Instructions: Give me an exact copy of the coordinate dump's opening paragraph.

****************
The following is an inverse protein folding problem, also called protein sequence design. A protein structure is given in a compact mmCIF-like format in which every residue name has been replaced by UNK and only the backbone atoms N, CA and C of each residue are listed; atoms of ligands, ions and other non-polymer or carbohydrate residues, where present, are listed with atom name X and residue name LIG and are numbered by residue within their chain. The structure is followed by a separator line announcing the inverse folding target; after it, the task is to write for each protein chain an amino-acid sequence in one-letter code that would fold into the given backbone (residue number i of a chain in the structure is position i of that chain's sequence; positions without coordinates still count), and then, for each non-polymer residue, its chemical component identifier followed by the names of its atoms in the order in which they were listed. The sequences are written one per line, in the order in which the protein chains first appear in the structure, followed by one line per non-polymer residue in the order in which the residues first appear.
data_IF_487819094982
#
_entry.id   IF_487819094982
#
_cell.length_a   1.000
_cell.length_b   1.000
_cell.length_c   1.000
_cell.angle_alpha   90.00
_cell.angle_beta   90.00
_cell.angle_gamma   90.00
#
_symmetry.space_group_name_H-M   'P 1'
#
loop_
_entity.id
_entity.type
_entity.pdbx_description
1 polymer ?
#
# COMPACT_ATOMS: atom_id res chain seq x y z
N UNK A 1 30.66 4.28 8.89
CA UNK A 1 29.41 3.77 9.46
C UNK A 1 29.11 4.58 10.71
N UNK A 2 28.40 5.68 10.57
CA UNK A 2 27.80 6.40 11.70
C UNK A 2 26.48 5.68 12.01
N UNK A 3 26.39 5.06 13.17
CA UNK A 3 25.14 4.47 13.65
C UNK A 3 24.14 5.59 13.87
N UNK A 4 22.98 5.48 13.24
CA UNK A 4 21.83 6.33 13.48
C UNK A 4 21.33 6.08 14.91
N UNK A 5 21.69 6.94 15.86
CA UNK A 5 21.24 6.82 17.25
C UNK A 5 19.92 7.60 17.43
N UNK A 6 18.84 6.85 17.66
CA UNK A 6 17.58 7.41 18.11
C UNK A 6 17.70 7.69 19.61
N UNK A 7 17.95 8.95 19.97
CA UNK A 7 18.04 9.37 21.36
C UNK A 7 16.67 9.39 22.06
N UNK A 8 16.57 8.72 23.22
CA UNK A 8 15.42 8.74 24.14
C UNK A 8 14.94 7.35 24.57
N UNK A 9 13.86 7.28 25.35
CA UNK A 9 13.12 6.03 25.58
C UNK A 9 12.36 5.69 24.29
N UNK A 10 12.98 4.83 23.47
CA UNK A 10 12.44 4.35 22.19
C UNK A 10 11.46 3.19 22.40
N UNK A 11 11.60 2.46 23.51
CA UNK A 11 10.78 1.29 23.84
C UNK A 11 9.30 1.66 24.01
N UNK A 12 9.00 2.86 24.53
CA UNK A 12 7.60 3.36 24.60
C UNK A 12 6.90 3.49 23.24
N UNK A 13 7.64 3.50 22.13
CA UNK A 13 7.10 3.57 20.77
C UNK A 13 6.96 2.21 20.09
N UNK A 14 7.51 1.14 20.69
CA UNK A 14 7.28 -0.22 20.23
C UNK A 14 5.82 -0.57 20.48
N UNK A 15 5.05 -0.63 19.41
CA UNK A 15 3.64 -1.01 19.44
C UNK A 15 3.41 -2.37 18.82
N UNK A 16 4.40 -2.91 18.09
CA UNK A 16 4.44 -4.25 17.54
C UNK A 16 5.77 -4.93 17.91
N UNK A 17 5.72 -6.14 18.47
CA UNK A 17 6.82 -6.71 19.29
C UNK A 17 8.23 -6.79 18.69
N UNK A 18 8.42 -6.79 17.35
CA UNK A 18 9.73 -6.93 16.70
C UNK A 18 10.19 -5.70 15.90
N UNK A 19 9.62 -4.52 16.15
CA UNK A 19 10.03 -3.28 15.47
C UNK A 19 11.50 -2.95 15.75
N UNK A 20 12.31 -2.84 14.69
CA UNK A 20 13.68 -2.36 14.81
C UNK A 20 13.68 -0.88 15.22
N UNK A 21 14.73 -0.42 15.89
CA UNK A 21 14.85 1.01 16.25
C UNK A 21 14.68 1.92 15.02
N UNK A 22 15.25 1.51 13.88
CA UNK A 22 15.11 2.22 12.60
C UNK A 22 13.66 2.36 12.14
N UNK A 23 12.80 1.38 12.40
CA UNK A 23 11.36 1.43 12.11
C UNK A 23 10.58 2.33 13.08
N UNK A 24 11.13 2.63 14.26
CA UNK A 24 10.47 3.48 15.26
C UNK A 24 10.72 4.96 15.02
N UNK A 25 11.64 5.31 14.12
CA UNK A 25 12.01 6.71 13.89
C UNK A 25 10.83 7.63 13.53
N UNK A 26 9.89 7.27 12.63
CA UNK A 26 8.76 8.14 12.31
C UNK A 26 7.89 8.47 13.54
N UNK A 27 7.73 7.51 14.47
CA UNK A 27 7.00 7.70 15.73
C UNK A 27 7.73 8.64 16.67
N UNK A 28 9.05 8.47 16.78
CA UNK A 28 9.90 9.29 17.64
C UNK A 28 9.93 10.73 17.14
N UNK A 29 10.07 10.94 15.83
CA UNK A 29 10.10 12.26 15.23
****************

The following is an inverse protein folding problem, also called protein sequence design. A protein structure is given in a compact mmCIF-like format in which every residue name has been replaced by UNK and only the backbone atoms N, CA and C of each residue are listed; atoms of ligands, ions and other non-polymer or carbohydrate residues, where present, are listed with atom name X and residue name LIG and are numbered by residue within their chain. The structure is followed by a separator line announcing the inverse folding target; after it, the task is to write for each protein chain an amino-acid sequence in one-letter code that would fold into the given backbone (residue number i of a chain in the structure is position i of that chain's sequence; positions without coordinates still count), and then, for each non-polymer residue, its chemical component identifier followed by the names of its atoms in the order in which they were listed. The sequences are written one per line, in the order in which the protein chains first appear in the structure, followed by one line per non-polymer residue in the order in which the residues first appear.